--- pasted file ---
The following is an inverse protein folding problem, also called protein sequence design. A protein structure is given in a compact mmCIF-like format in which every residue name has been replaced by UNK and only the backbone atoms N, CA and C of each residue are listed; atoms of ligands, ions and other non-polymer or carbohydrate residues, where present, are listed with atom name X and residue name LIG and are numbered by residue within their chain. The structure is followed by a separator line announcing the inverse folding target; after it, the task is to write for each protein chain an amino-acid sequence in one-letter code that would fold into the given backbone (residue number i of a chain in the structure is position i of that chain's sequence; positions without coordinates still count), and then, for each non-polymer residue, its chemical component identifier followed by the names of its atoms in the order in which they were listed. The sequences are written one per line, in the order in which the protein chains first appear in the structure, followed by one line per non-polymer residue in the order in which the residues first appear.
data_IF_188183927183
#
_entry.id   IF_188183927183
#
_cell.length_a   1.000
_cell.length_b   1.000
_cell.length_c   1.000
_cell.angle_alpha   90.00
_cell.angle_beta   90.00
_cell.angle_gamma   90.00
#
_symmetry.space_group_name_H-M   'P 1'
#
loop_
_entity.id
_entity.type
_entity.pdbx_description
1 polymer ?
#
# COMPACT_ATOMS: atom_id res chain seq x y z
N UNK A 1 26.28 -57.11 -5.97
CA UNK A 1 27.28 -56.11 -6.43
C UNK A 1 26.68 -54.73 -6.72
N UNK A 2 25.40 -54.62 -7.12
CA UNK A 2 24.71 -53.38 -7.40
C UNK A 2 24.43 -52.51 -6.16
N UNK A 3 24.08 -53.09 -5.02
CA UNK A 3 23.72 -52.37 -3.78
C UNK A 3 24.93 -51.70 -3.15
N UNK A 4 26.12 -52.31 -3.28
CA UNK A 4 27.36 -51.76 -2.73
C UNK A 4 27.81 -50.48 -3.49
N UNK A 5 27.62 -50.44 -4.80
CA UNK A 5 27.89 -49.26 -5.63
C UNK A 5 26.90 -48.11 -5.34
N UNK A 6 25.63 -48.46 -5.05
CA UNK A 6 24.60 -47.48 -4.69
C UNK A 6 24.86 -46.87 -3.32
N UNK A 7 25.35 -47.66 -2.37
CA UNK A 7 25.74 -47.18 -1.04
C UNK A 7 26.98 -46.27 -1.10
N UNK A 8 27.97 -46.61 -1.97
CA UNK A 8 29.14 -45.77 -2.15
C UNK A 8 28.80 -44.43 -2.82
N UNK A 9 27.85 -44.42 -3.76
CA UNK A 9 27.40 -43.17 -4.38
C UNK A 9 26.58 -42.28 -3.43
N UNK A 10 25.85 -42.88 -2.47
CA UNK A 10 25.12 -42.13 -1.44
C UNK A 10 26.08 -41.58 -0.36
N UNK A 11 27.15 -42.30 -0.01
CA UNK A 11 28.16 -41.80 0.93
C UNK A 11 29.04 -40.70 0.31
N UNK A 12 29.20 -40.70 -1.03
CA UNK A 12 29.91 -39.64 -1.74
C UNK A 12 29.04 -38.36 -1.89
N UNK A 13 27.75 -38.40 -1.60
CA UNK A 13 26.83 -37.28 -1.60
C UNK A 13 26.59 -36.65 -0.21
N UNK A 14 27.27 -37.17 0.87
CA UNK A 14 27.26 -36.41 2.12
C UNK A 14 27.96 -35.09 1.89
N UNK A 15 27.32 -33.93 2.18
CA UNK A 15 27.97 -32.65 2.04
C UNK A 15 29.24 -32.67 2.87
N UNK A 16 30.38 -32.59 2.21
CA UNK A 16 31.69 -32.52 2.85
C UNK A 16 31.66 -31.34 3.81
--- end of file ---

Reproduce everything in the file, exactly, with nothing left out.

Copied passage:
The following is an inverse protein folding problem, also called protein sequence design. A protein structure is given in a compact mmCIF-like format in which every residue name has been replaced by UNK and only the backbone atoms N, CA and C of each residue are listed; atoms of ligands, ions and other non-polymer or carbohydrate residues, where present, are listed with atom name X and residue name LIG and are numbered by residue within their chain. The structure is followed by a separator line announcing the inverse folding target; after it, the task is to write for each protein chain an amino-acid sequence in one-letter code that would fold into the given backbone (residue number i of a chain in the structure is position i of that chain's sequence; positions without coordinates still count), and then, for each non-polymer residue, its chemical component identifier followed by the names of its atoms in the order in which they were listed. The sequences are written one per line, in the order in which the protein chains first appear in the structure, followed by one line per non-polymer residue in the order in which the residues first appear.
data_IF_188183927183
#
_entry.id   IF_188183927183
#
_cell.length_a   1.000
_cell.length_b   1.000
_cell.length_c   1.000
_cell.angle_alpha   90.00
_cell.angle_beta   90.00
_cell.angle_gamma   90.00
#
_symmetry.space_group_name_H-M   'P 1'
#
loop_
_entity.id
_entity.type
_entity.pdbx_description
1 polymer ?
#
# COMPACT_ATOMS: atom_id res chain seq x y z
N UNK A 1 26.28 -57.11 -5.97
CA UNK A 1 27.28 -56.11 -6.43
C UNK A 1 26.68 -54.73 -6.72
N UNK A 2 25.40 -54.62 -7.12
CA UNK A 2 24.71 -53.38 -7.40
C UNK A 2 24.43 -52.51 -6.16
N UNK A 3 24.08 -53.09 -5.02
CA UNK A 3 23.72 -52.37 -3.78
C UNK A 3 24.93 -51.70 -3.15
N UNK A 4 26.12 -52.31 -3.28
CA UNK A 4 27.36 -51.76 -2.73
C UNK A 4 27.81 -50.48 -3.49
N UNK A 5 27.62 -50.44 -4.80
CA UNK A 5 27.89 -49.26 -5.63
C UNK A 5 26.90 -48.11 -5.34
N UNK A 6 25.63 -48.46 -5.05
CA UNK A 6 24.60 -47.48 -4.69
C UNK A 6 24.86 -46.87 -3.32
N UNK A 7 25.35 -47.66 -2.37
CA UNK A 7 25.74 -47.18 -1.04
C UNK A 7 26.98 -46.27 -1.10
N UNK A 8 27.97 -46.61 -1.97
CA UNK A 8 29.14 -45.77 -2.15
C UNK A 8 28.80 -44.43 -2.82
N UNK A 9 27.85 -44.42 -3.76
CA UNK A 9 27.40 -43.17 -4.38
C UNK A 9 26.58 -42.28 -3.43
N UNK A 10 25.85 -42.88 -2.47
CA UNK A 10 25.12 -42.13 -1.44
C UNK A 10 26.08 -41.58 -0.36
N UNK A 11 27.15 -42.30 -0.01
CA UNK A 11 28.16 -41.80 0.93
C UNK A 11 29.04 -40.70 0.31
N UNK A 12 29.20 -40.70 -1.03
CA UNK A 12 29.91 -39.64 -1.74
C UNK A 12 29.04 -38.36 -1.89
N UNK A 13 27.75 -38.40 -1.60
CA UNK A 13 26.83 -37.28 -1.60
C UNK A 13 26.59 -36.65 -0.21
N UNK A 14 27.27 -37.17 0.87
CA UNK A 14 27.26 -36.41 2.12
C UNK A 14 27.96 -35.09 1.89
N UNK A 15 27.32 -33.93 2.18
CA UNK A 15 27.97 -32.65 2.04
C UNK A 15 29.24 -32.67 2.87
N UNK A 16 30.38 -32.59 2.21
CA UNK A 16 31.69 -32.52 2.85
C UNK A 16 31.66 -31.34 3.81